Data security and privacy protection in horizontal collaborations is studied by Morris, Kleist, Dull, and Tanner (2014). This research describes an electronic market for secure information sharing in which data are contributed to the market by members and made available from the market to members or pre-approved information buyers. In this Secure Information Market, shared data are protected and available in a highly granular or aggregated format, contingent upon specific policies and requirements of the information providers and consumers.

Consumer privacy is an additional concern, one so pervasive that a stream of research suggests accounting firms should extend their branding to include privacy-related services (Greenstein and Hunton 2003). Raschke, Krishen, and Kachroo (2014) discuss how firms providing location-based services can protect consumer privacy. They find that privacy protection beliefs negatively impact concern for collection, unauthorized use, and improper access to information, and privacy risk beliefs positively impact concern for collection and existence of errors. Furthermore, concerns about collection and unauthorized use negatively impact behavioral intentions to disclose information. With this in mind, firms can begin to address both cognitive and affective consumer concerns, and enhance transparency while handling privacy controls as an extension of those services. Without question, as accounting data proliferates at an exponentially expanding rate, security and privacy issues and concerns will progressively become more salient. Consequently, practitioners must remain vigilant in contemplating and addressing these developments.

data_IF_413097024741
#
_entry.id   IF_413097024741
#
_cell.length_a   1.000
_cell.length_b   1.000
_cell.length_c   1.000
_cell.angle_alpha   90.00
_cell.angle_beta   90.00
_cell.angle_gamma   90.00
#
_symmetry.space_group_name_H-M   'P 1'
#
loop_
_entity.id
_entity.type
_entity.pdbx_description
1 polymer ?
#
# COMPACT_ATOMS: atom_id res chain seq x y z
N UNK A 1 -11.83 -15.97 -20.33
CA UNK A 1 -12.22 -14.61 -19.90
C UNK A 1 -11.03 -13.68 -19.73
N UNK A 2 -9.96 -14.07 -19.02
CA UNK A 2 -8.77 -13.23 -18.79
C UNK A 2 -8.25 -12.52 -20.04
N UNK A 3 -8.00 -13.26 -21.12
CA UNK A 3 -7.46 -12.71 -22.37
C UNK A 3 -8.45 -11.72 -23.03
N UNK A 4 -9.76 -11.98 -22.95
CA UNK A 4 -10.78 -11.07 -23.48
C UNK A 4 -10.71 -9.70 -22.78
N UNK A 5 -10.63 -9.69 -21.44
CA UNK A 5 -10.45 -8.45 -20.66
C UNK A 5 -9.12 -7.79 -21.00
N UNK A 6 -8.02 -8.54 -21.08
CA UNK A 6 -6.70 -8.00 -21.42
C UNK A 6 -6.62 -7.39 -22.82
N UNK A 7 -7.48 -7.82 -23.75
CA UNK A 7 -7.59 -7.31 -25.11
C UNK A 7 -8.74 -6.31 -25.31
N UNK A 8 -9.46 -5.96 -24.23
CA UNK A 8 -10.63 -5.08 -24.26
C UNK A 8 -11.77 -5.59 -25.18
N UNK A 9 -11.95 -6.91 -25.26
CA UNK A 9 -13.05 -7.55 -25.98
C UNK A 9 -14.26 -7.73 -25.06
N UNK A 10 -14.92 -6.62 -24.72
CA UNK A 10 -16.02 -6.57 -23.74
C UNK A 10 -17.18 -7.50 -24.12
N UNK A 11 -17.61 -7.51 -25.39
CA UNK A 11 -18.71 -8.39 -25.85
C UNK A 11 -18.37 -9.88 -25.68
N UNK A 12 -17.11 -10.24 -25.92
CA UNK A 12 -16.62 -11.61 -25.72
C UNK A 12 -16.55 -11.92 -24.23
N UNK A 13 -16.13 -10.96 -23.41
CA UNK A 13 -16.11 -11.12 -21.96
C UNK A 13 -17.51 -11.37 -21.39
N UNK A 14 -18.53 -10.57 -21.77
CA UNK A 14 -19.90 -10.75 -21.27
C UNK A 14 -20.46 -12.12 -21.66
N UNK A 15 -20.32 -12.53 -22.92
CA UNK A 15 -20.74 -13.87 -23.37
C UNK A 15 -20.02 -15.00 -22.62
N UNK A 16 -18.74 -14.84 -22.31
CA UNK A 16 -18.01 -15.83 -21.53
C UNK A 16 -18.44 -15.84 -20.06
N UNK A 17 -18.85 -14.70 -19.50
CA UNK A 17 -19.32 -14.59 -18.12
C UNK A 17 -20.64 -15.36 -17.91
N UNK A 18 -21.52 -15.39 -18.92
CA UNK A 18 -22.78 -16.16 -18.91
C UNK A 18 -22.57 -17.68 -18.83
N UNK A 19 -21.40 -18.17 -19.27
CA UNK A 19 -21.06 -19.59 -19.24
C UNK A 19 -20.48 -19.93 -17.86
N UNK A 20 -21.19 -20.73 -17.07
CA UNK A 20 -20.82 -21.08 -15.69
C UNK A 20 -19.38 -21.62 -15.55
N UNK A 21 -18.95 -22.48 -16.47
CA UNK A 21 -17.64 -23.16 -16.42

III. INFORMATION PROCESSING

Accounting entails a substantive amount of information processing: Has the nature of data processing changed? If so, has it had feed-forward effects on the profession?

Nature

Modern systems will benefit from potential information utilities (Carr 2013) where incremental computing and storage resources are plentiful, moderately and incrementally priced, and easily scalable. The nature and cost of these information services, based on modular processes of Enterprise Resource Planning (ERP) systems, will tend to vary with usage, as opposed to the fixed cost structure of the past. However, present organizations continue to endure a slow and cumbersome process of automation. The contingencies in this process are described in Table 2.

TABLE 2

Manual versus Automated Contingencies

Manual versus Automated Contingencies
Manual versus Automated Contingencies

In general, accounting information processing has already become largely automated and will further evolve in this direction, with many of its current functions disappearing and new functionality being created along the way.

Feed-Forward Effects